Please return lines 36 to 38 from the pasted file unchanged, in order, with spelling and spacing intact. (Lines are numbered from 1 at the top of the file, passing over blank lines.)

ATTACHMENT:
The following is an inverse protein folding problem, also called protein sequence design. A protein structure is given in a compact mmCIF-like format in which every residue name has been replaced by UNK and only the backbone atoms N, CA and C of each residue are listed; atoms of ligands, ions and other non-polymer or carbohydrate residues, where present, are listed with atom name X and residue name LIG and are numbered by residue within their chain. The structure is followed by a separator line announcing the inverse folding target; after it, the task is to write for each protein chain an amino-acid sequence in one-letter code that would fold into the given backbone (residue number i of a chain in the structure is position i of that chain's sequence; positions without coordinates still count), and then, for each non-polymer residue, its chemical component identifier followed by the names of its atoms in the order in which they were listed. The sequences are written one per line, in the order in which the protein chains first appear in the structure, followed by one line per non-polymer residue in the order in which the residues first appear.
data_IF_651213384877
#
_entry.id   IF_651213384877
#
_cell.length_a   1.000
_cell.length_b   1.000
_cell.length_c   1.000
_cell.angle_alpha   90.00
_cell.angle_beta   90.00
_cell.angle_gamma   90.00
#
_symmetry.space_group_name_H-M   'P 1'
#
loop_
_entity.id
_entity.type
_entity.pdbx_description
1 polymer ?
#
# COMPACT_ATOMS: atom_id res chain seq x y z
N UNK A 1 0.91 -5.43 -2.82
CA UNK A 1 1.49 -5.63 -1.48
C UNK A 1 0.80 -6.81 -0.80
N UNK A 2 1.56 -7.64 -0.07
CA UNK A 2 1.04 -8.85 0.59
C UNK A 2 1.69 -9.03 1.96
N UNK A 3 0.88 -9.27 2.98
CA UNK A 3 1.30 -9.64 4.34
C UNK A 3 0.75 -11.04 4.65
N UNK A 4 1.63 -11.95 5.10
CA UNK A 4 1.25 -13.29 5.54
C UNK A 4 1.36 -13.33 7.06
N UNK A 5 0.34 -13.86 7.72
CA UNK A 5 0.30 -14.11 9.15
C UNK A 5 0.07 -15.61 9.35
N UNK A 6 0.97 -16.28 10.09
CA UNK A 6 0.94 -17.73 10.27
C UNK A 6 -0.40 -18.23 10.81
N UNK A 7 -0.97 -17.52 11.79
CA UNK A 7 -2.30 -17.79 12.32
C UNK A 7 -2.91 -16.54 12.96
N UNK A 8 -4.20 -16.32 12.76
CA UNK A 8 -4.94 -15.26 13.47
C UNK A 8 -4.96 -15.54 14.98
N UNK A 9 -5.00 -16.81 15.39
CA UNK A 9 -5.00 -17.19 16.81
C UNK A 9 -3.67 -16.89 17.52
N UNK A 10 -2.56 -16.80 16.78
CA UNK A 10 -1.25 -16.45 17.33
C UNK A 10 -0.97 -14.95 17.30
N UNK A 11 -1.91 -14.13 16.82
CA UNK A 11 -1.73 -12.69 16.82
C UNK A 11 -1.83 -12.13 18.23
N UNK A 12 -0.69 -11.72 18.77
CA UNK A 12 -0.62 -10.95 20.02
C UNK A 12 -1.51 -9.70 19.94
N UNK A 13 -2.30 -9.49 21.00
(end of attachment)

C UNK A 5 0.07 -15.61 9.35
N UNK A 6 0.97 -16.28 10.09
CA UNK A 6 0.94 -17.73 10.27